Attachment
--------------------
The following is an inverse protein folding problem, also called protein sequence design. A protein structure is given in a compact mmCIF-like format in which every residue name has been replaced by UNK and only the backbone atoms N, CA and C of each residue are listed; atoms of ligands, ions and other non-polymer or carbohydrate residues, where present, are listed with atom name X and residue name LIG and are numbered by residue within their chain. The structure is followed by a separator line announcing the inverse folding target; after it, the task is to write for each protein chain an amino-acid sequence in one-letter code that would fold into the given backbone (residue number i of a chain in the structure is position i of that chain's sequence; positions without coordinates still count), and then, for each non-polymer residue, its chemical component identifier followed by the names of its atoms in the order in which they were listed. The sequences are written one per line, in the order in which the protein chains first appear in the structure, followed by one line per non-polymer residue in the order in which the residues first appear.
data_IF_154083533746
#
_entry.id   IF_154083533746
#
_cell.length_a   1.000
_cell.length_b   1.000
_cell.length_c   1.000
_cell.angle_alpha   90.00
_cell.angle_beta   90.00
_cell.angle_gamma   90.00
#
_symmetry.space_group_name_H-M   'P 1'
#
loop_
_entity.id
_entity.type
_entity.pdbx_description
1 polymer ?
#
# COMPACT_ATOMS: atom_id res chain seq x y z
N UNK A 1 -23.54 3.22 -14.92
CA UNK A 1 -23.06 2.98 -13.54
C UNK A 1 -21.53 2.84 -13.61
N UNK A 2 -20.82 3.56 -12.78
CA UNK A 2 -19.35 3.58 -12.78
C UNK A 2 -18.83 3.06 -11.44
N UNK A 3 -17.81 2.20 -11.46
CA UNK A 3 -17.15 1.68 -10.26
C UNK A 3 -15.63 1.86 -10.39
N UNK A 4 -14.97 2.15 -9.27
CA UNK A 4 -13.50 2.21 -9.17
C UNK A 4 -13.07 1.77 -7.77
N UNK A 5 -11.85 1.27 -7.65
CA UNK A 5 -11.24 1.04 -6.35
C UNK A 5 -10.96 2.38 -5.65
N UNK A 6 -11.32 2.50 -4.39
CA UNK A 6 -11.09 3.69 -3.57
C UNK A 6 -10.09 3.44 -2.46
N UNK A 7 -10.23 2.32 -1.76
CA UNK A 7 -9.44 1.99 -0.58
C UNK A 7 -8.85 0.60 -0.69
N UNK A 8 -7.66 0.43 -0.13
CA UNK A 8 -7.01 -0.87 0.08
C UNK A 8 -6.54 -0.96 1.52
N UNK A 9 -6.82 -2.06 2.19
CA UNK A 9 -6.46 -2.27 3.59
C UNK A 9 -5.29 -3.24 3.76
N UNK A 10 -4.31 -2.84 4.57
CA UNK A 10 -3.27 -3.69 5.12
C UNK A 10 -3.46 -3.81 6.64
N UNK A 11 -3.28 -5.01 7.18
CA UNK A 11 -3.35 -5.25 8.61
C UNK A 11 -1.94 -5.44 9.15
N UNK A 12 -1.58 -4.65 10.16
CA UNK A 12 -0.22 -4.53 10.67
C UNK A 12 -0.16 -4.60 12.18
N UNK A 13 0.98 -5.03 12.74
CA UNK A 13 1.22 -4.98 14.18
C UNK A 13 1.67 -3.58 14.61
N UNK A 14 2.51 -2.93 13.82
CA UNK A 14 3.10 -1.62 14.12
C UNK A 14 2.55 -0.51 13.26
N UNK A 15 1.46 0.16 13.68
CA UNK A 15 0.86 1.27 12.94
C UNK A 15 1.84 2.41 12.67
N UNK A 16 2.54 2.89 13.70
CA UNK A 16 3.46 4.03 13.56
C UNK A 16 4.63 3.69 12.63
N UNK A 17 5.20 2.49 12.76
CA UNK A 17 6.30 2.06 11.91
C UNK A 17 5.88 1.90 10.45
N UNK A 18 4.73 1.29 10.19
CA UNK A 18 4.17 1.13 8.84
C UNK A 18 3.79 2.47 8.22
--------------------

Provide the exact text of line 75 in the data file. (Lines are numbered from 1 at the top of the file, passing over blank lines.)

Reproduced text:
C UNK A 18 3.79 2.47 8.22